The trail of the Botswana Public Officers Pension Fund (BPOPF) missing P 200 million has gone cold, safe for a few hundred thousand pula that lead to Permanent Secretary to the President and BPOPF Chairperson Carter Morupisi’s wife ÔÇô Sunday Standard investigations have revealed.
Directorate on Corruption and Economic Crime investigating officers who are chasing the trail of the BPOPF funds managed by Capital Management Botswana (CMB) have only been able to track down P 2, 306,627.10 of the total P 447 million invested by CMB on behalf of BPOPF.
The DCEC sleuths could only trace slightly over P200 million transactions from the P447 million leaving the balance unaccounted for.
From the more than P200 million that has not been accounted for slightly more than R 600 000 was spent on a Gold Land Cruiser for Morupisi’s wife, Pinny. The Court of Appeal this week ruled that the disappearance of BPOPF millions should be considered a possible financial crime, rather than a purely contractual dispute. CMB Statutory Manager and former High Court Judge, Peter Collins on the other hand summerised his preliminary report with the warning that: “my suspicion is raised concerning criminal activity on a massive scale which eclipses isolated breaches of financial laws.”
Investigations have revealed that CMB conducted its business through a complex web of associated companies, one of which was used to buy the diesel double cab pickup for Morupisi’s wife.
Sunday Standard investigations have revealed that the Land Cruiser was bought for R630,388.99 from CMH Toyota in Alberton through a CMB related company called Manor Squad. One of three Manor Squad directors is CMB Chief Executive Officer, Rapula Okaile. The other directors are Robert Neill and Scott Reardon Macintyre of South Africa. The new Land Cruiser which was first registered by the garage in South Africa on 15th May 2017 was delivered to the Manor Squad business premises at 16 Aster Street, Brackenhurst, Alberton South Africa. It was later driven to Botswana by CMB Chief Executive Officer Rapula Okaile and months later registered under a R 7 Group a company owned by Morupisi’s wife with the registration number B 587 BEW.
Sunday Standard investigations have revealed that P36,5 million from the BPOPF P447 million was transferred to Manor Squad. Following the investigation by DCEC, a agreement between Morupisi’s wife and CMB turned up in which Pinny Morupisi detailed how she was going to pay back the money spent by CMB to buy her the Land Cruiser. Carter Morupisi has signed as a witness in the agreement. DCEC investigators have also turned up bank transfer document from Morupisi’s account to CMB allegedly being the first instalment as per the agreement.
Morupisi’s relationship with Okaile
The DCEC launched an investigation against Morupisi following a report by the BPOPF that the PSP who was also BPOPF chairman may be having an interest in CMB. This was after a whistle blower, former Kgori Capital Managing Director Bakang Seretse wrote a letter to BPOPF alleging that “We have been advised by (name withheld) that that chairman of the Fund has a beneficial interest through CEO Okaile Rapula in CMB and that he has held several meetings with them. While we cannot independently vouch for this, we thought it was important to bring it to your attention to avoid issues of potential conflict of interest.” Okaile was Chairperson of BPOPF and Morupisi’s Executive assistant at the Directorate of Public Service Management (DPSM) before he joined CMB. Morupisi took over the BPOPF chair after Okaile stepped down join CMB. The BPOPF partnership with CMB was concluded under Morupisi’s watch as Chairperson.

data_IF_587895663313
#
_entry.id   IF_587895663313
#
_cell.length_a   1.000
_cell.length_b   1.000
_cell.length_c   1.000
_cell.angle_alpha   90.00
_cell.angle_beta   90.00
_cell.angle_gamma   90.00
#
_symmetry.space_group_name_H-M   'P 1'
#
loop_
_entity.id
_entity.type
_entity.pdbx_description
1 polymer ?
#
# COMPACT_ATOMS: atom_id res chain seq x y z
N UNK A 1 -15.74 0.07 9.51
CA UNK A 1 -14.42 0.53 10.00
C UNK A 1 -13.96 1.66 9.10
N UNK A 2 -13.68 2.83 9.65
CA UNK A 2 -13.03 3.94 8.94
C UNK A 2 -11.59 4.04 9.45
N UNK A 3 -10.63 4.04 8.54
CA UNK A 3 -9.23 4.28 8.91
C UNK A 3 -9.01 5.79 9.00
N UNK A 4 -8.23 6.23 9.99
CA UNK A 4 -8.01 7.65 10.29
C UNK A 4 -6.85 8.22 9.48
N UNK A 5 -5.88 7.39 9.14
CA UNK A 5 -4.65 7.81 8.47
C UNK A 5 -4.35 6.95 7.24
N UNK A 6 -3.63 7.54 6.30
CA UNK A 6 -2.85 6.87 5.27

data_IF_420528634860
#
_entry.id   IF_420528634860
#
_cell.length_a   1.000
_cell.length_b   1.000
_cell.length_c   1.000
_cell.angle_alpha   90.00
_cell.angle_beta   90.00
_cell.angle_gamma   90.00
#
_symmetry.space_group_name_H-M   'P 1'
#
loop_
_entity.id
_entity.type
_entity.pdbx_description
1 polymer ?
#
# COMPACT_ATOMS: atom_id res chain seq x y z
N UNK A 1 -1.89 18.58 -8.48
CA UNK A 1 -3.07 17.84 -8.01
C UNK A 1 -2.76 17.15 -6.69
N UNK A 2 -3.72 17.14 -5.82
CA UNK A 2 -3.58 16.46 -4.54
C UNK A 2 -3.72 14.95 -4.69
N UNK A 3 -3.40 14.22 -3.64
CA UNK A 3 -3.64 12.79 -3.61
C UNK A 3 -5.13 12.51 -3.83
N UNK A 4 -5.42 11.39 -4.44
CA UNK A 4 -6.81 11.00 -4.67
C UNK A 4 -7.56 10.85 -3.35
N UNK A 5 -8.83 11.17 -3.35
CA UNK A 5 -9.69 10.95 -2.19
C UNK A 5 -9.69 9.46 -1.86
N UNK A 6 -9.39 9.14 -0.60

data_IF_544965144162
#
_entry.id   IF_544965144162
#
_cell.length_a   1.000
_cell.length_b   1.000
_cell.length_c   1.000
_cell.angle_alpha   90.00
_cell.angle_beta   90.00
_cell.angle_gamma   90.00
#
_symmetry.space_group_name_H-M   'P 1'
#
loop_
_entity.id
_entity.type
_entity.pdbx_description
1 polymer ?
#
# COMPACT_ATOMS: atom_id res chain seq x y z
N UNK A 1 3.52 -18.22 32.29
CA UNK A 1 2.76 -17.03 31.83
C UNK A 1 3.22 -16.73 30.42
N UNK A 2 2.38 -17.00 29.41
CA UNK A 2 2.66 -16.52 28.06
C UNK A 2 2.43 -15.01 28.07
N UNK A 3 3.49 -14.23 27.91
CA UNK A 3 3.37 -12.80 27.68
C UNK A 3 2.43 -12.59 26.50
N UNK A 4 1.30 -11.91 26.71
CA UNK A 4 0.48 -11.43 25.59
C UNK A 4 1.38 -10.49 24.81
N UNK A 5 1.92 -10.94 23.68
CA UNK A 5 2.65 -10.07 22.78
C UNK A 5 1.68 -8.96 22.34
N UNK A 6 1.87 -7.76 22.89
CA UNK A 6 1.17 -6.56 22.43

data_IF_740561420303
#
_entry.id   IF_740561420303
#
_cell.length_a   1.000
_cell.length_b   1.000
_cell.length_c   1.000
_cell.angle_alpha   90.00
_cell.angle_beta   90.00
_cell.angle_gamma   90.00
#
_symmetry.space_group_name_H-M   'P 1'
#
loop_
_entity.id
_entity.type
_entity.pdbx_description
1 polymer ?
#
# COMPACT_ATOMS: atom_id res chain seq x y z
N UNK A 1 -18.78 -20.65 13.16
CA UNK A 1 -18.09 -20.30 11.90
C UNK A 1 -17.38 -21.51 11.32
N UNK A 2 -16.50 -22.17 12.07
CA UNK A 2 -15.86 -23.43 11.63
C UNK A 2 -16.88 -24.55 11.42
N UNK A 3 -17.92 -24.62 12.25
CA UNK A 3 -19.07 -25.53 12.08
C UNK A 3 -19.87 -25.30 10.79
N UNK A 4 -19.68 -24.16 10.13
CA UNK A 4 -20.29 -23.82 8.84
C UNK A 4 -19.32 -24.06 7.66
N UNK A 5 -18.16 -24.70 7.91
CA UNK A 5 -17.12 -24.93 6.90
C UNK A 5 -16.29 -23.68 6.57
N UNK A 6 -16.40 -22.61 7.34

Allegations of Morupisi’s questionable relationship with CMB capital have also been made by BPOPF Chief Executive Officer, Boitumelo Molefhe. In a letter to the Chairperson of the BPOPF Human Resources and Remuneration Committee Topias Marenga late last year, Molefhe accused Morupisi of colluding with CMB Capital to expel her from BPOPF. She wrote: Further, I have been made aware of meetings between the Chairman (Morupisi) and CMB Capital officers in which my dismissal was discussed. Apparently the meetings emanate from concerns regarding the current investigations related to CMB Capital.”
The DCEC investigations against Morupisi are however likely to collapse after four of the nine person task team assigned to the investigation resigned en masse. The task team has all but collapsed after four key members resigned because they feared for their lives. This followed an attempt on the life of the intelligence lead investigator (name withheld) and assassination plots against his colleagues by the shadow intelligence service allegedly working with some powerful DCEC insiders.
The task team has also withdrawn its informants from the operation because “the ground was getting too hot”, Sunday Standard investigations have revealed.
The crippling setback in the investigation which involved the Botswana Public Officers Pension Fund, BONA Life, Botswana Opportunity Partnership (BOP), Capital Management Botswana (CMB) and Permanent Secretary to the President, involving hundreds of millions of Pula suggests that the President Mokgweetsi Masisi administration is grappling with a powerful renegade intelligence service which has the support of some influential civil servants.
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